Despite my thesis for PWF, which made sense – it was not an original idea and it was one which was already reflected in the stock. PWF was not mispriced, so the potential for appreciation was limited.

Deep value is predicated on purchasing an asset at a significant discount to intrinsic or realizable value. A fairly large-cap, institutional favorite such as PWF is likely to have a wide array of eyes on where the price should be.

Investing to generate alpha (to beat the market) is not easy, otherwise everyone would be doing it. To do it well is a full-time job. My full-time job was in investment banking (which, as many people do not know, has very little to do with investing) and accordingly I was not in a position to know where PWF should have been.

Just looking at a price/earnings ratio or other standard multiple for Google and thinking 40x is too high versus the market average of 12x ignores expected growth. Assuming that multiples do not contract (a different discussion), if earnings grow by 20%, then the stock will grow by 20%.

In that sense, an evaluation of other factors beyond earnings multiples such as return on invested capital and qualitative factors such as recent initiatives can guide an investor to think that there is a lot of value in Google.

Buy What You Know While Cognizant of Value

A sound business is not necessarily a sound investment. Google was a good stock during the time of the story and arguably, Google is still a good investment due to its positioning for the secular trends of tomorrow in the Internet of Things, healthcare and artificial intelligence. However, Google’s value is independent of whether the stock trades at $1 or $4,000 – price is what you pay, and value is what you get.

That said no one can assign a price ceiling for Google without knowing the value, and no one can know the value without knowing the business.

When making an investment decision, I knew the business of Google (to some extent) and used all of Google’s products.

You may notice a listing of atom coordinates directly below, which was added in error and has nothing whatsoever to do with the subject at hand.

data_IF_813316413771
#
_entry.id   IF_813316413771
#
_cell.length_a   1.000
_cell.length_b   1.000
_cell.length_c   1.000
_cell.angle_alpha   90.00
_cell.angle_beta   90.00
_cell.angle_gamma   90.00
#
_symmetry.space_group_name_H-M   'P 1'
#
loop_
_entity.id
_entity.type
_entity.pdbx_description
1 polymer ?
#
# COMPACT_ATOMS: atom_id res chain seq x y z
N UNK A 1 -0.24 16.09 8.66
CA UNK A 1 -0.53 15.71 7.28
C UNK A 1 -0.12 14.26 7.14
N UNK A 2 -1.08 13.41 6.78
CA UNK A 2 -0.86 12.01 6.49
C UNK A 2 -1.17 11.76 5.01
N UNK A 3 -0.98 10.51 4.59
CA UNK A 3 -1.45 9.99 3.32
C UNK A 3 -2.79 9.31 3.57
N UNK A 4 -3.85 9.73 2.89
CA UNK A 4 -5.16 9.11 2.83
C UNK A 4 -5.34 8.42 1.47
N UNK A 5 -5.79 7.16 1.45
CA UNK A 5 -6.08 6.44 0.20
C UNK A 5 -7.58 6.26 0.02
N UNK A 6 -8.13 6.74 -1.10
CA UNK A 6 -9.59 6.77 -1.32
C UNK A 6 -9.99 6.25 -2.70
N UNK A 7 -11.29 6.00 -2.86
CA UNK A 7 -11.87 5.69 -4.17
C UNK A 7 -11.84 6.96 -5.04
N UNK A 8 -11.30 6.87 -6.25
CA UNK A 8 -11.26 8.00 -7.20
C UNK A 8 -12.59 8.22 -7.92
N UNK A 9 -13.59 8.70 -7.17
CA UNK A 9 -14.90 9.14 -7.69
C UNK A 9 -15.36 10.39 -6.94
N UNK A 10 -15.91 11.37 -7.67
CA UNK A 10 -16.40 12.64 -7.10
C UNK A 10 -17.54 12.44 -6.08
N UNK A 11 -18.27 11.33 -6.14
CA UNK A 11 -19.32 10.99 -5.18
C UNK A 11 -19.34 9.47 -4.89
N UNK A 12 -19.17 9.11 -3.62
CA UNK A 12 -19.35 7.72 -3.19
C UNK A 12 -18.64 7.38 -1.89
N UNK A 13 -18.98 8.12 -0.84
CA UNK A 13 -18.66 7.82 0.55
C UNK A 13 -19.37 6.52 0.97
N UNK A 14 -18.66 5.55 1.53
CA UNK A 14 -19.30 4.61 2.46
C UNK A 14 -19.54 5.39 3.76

I knew multiples for PWF but did not understand insurance, nor their convoluted accounting incorporating all sorts of magic around proportionate consolidation and off-balance sheet items. In addition to that, no one really understands insurance.

Ultimately, I had much more business buying Google than buying PWF.

Leverage is a Double-Edged Sword

As a staple of private equity firms, using other people’s money with a cost of carry lower than the yield from your investment magnifies returns. When the asset you are betting on is falling, leverage magnifies loss.

As alluded to above, risk is not volatility – risk is the probability of loss and the magnitude of loss. As such, with a greater magnitude of loss, leverage is risky. Leverage enhanced the earnings for the tech portfolio that landed a wedding and a few more properties, but leverage cuts both ways.

This is the one area where the hero of our story (me being a villain) took a bet which happened to work out well. If the market turned due to macroeconomic reasons leading to a flight to safety, he would have been destitute and compromised his family’s financial welfare – even if Google was fundamentally sound. This ties back to…

Market Timing is Paramount, Yet Impossible

There is a lot of inertia behind market movements and in this instance, the hero of our story got to ride the momentum of a much bigger wave. Timing the market correctly has tremendous ramifications for the performance of an asset portfolio – however no one can consistently time the market.

The NASDAQ is a great benchmark for technology in general, and since inception it has been one of the most profitable bets for an investor who has made periodic purchases of the index and its surviving components over a long-time horizon. However, it should be noted that the NASDAQ has only recently surpassed its tech bubble top back at the turn of the millennium.

Choosing to stay out of the market because of Case-Shiller or some other macroeconomic indicator is stupid and not only deviates from a good value philosophy, but also deviates from the reality that equities have consistently outperformed bonds and definitely savings accounts because of the risks and rewards of ownership.

Over a long enough time horizon, being in the market is a positive-sum game – staying out can keep you safe from a correction, but staying out also keeps you from earning a return on your hard earned money. As Matt Damon says, “you can’t lose what you don’t put in the middle – but you can’t win much either.”

Despite the folly of market timing, volatility can be muted if investing is averaged over time. Younger professionals have ample human capital that is paid out ahead of them – assuming the cash flows from a salary keep coming, a falling market means that good assets are getting cheaper. Should they be fundamentally sound assets, this means a bigger profit on the future revaluation. If stocks just keep going up… well, great.

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ex investment banking associate